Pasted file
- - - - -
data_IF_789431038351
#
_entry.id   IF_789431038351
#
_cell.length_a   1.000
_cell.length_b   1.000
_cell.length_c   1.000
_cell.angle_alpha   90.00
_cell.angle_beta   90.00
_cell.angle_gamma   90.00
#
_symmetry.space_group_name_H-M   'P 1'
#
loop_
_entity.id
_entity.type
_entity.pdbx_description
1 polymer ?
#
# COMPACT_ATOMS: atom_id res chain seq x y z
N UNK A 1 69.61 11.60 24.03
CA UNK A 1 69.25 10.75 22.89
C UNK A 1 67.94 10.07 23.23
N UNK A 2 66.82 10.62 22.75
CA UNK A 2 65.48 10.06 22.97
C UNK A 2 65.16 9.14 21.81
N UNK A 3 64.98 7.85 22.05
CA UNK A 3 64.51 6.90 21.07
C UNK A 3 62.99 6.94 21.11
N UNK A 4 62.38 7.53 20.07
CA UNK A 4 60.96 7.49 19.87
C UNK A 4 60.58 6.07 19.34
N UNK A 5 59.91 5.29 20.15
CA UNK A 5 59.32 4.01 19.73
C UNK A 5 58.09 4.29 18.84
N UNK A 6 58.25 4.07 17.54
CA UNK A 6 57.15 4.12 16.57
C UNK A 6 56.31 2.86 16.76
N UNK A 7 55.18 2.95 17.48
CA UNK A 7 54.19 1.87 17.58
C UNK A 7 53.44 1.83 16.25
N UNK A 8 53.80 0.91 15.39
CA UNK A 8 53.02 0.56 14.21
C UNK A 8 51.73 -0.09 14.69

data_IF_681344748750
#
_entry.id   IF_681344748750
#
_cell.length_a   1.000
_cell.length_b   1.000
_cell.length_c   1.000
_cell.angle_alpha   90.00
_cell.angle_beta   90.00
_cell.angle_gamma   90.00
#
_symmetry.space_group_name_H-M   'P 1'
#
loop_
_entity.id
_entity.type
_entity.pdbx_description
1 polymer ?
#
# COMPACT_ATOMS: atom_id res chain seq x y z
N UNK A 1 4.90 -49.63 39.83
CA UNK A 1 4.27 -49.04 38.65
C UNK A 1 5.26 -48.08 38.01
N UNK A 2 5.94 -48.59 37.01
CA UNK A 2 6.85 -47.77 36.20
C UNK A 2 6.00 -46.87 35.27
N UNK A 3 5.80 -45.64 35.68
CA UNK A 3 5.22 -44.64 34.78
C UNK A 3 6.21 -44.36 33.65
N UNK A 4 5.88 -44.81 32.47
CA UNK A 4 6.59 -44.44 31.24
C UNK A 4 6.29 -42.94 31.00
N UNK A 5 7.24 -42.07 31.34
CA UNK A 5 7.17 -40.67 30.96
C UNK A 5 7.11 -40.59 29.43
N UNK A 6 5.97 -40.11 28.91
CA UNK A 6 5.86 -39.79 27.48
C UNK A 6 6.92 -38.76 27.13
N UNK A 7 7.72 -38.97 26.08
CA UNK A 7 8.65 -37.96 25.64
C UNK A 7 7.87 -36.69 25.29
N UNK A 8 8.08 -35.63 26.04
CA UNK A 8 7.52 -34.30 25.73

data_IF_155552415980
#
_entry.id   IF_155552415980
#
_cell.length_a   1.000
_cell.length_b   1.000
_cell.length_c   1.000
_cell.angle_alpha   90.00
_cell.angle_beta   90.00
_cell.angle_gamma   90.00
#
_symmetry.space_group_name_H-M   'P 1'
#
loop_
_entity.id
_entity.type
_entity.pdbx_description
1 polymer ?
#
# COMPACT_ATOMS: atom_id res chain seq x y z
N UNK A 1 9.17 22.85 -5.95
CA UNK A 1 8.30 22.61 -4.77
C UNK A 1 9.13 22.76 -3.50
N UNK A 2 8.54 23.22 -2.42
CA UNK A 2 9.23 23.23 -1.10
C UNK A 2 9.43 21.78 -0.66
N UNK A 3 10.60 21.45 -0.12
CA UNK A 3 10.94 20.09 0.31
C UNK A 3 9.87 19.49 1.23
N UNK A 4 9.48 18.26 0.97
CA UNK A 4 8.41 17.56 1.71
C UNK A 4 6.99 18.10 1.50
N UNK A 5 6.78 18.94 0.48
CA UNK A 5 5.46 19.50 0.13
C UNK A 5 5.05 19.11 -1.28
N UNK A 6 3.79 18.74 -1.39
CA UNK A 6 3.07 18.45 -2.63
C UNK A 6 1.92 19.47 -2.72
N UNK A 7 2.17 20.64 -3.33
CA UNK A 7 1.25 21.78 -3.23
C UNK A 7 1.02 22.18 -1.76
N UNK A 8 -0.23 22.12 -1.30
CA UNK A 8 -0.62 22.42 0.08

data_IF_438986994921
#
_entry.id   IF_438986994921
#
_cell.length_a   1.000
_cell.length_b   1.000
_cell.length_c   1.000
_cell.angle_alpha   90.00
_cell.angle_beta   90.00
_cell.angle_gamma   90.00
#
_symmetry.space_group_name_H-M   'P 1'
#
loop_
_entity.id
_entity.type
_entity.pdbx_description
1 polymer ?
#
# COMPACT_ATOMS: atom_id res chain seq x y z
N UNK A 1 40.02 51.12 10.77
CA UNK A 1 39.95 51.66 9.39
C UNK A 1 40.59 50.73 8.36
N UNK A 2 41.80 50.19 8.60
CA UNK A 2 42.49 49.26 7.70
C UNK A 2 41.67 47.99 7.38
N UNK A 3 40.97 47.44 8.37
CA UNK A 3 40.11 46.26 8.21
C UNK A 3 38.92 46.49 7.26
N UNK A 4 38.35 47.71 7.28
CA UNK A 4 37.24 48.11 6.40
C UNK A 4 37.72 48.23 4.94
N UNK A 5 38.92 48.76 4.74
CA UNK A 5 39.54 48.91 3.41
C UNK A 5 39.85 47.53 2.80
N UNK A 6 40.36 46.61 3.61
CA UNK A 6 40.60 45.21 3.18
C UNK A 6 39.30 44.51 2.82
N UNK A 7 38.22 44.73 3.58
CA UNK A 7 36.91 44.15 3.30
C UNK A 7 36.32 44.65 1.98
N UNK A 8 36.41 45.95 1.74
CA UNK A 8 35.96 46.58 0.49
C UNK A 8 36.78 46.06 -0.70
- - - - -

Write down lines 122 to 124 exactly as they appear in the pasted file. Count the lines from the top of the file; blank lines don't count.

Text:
C UNK A 5 5.05 19.11 -1.28
N UNK A 6 3.79 18.74 -1.39
CA UNK A 6 3.07 18.45 -2.63